Crossroads are not visible close up, not in the moment, or the hour, or the day. Deeply meaningful crossroads may truly be decades in your rear-view mirror before they come into focus. I want to share one of mine that is at least five of those decades in my past.
I spent many of my summers at Camp Lakeland in Angola, NY. During my youth, I enjoyed sports, playing football, baseball, soccer and more. I was never the first player chosen when teams were picked and sometimes the last, but I still enjoyed participating. That all changed that next summer at camp.
We were playing softball in an organized game between cabins. I came to bat in the first inning and as I stepped into the batter’s box, I heard the left fielder call out to his teammates. Now, I knew the left fielder from back home, his name was Jeff, but I had never been around him playing sports. He had an impression of me that I wasn’t aware of. He yelled out “Power hitter guys, back up”
Power hitter? Who me? I was twelve years old and no one ever believed in me like that. I stepped back out of the box. This guy believes in me. Maybe I should believe in me too. I watched the first pitch go over my head. The second pitch was right down the middle and I swung and drove it into left field, over Jeff’s head and the ball rolled all the way to the tree line. Confidence in yourself, in your abilities is like a magic pill. I took that pill at the plate that day and became the hitter Jeff imagined. I hit eleven more home runs that summer.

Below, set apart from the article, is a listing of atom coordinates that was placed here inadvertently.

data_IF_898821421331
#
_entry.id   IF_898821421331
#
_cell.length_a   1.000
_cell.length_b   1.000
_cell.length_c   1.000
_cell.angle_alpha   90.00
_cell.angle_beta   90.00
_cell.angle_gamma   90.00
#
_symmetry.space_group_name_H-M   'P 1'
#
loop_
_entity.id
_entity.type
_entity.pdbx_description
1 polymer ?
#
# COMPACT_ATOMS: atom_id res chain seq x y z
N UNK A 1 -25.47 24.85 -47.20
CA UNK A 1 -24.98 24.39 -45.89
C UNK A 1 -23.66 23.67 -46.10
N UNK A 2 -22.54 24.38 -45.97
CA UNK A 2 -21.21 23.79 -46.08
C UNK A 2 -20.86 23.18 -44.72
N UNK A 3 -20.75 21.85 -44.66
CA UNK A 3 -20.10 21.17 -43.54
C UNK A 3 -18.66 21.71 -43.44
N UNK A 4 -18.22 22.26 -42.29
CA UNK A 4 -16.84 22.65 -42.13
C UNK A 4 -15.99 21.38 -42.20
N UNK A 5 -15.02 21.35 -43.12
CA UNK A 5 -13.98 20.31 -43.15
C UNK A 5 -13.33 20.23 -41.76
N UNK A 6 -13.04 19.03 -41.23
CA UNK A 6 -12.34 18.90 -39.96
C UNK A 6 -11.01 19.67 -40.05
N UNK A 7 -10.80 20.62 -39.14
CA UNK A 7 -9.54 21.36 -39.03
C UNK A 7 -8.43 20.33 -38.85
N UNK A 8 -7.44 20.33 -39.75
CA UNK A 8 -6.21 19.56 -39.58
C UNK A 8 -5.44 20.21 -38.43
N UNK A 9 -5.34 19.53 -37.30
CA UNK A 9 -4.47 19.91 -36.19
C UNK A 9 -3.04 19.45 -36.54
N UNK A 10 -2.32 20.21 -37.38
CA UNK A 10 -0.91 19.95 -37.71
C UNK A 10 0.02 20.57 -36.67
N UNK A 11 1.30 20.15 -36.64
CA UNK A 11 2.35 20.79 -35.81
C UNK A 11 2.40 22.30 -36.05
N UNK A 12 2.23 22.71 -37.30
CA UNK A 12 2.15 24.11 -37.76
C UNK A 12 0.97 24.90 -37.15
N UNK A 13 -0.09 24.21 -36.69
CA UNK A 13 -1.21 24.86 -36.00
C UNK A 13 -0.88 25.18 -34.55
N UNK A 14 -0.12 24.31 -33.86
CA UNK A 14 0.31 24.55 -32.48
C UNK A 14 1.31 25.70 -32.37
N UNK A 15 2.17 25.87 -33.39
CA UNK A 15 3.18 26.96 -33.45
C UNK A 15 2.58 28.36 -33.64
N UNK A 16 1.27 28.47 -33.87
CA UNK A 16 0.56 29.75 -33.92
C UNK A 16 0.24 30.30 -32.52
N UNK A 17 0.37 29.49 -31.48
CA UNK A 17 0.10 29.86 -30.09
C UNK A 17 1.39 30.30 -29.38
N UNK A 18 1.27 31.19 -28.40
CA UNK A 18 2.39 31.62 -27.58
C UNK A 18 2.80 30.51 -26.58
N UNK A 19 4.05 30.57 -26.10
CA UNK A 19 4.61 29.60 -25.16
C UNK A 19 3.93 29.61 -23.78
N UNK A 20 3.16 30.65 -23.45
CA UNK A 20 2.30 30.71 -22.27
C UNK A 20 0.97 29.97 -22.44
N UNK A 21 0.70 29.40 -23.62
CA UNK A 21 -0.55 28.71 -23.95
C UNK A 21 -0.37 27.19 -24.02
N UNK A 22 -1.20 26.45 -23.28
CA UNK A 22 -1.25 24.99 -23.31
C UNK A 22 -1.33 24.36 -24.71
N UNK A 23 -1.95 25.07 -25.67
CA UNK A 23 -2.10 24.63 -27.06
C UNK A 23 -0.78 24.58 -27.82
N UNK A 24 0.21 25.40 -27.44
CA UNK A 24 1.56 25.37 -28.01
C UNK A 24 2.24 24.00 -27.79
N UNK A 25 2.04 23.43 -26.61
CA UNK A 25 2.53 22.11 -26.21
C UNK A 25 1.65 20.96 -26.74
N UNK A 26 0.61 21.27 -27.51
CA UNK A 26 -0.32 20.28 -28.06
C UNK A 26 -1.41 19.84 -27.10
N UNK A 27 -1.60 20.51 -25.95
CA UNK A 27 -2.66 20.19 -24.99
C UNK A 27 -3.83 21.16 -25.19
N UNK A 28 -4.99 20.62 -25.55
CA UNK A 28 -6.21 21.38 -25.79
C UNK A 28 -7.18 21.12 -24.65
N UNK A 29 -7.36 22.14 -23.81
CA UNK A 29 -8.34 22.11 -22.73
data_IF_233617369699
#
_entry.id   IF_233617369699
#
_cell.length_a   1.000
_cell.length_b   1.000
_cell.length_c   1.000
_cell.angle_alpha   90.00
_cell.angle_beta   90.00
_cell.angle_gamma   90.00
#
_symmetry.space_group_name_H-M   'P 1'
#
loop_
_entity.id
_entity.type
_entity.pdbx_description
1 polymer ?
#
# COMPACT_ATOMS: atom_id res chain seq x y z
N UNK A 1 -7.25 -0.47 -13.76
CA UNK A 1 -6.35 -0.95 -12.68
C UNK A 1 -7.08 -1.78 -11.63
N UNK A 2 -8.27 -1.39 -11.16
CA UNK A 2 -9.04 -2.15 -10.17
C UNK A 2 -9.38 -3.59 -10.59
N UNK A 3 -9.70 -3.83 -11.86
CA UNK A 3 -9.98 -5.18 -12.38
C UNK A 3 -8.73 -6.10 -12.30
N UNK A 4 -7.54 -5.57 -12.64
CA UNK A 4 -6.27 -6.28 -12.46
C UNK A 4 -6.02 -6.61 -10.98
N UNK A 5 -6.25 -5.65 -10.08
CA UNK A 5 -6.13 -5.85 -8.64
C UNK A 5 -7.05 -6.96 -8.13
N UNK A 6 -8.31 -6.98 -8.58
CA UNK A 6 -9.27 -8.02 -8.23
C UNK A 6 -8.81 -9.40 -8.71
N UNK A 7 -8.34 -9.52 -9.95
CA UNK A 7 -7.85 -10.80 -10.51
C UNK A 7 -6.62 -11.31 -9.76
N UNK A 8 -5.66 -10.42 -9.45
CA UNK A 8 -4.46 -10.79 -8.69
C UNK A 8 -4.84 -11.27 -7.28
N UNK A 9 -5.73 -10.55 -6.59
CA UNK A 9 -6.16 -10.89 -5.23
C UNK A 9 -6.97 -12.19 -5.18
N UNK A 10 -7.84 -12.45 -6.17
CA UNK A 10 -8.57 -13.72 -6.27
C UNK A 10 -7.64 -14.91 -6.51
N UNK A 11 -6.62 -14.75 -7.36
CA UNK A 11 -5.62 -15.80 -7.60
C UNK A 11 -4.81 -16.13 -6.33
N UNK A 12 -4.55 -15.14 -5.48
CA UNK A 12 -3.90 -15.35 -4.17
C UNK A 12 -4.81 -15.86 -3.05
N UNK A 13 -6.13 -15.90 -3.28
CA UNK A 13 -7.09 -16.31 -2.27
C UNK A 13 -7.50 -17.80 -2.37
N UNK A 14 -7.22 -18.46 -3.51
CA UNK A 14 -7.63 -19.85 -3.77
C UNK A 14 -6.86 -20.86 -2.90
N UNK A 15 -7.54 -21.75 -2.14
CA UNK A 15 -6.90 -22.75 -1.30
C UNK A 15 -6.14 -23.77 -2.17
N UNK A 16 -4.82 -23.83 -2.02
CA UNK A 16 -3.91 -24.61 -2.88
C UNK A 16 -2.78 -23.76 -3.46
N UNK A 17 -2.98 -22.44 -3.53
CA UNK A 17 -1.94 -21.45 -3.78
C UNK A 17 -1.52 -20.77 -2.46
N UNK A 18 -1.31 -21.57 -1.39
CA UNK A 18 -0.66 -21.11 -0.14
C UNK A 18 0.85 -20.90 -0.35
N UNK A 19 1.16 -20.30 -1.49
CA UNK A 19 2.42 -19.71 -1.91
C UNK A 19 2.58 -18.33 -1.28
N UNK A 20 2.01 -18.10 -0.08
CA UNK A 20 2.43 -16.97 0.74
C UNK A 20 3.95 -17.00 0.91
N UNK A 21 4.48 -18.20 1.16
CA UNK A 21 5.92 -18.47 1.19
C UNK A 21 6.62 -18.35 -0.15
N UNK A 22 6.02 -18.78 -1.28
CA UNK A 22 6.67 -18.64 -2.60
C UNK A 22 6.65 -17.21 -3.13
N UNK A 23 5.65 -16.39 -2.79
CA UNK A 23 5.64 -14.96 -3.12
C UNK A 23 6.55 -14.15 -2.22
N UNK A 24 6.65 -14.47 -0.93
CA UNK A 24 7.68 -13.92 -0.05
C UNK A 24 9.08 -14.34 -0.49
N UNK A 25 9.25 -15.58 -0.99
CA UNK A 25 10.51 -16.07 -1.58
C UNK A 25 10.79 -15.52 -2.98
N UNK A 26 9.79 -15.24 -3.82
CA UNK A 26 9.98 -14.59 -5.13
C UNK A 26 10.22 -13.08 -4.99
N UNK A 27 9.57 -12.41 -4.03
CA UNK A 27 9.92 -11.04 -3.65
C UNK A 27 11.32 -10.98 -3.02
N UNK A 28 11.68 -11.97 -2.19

The last athletic event of the season was a camp Olympics. I came in second in the 100-yard dash, although I swear, I won. It was a photo finish with no camera. I won the 220 and the 440-yard run and was scheduled to be the anchor runner for the 440-relay, the last event of the day. At that point, my team was tied for first place.
As the race progressed, my team was falling farther and farther behind the team that, if they won, would win the whole day. By the time I received the baton, I was at least thirty yards behind. I stumbled a bit at the beginning then started to gain speed. The runner ahead of me made a crucial mistake. Instead of running his race, he kept looking over his shoulder to see if I was gaining on him. I was. By the time we hit the last turn, I was right behind him. Once I passed him it was over. It wasn’t even close. The best part was the whole camp was watching this one event and the cheers I got were unlike anything I had ever experienced.
When I went home after that session, I was truly a whole new person. I had a confidence in my athletic abilities that served to make me more competitive, more capable. I was never the last player chosen again.
Whatever your role in life, in sports, at work or as a parent, let praise lead the way. Cheer on your teammates, let your coworkers or subordinates no how much you value their efforts and never, never stop telling your children how much you believe in them. Slip them the confidence pill. Be their Jeff.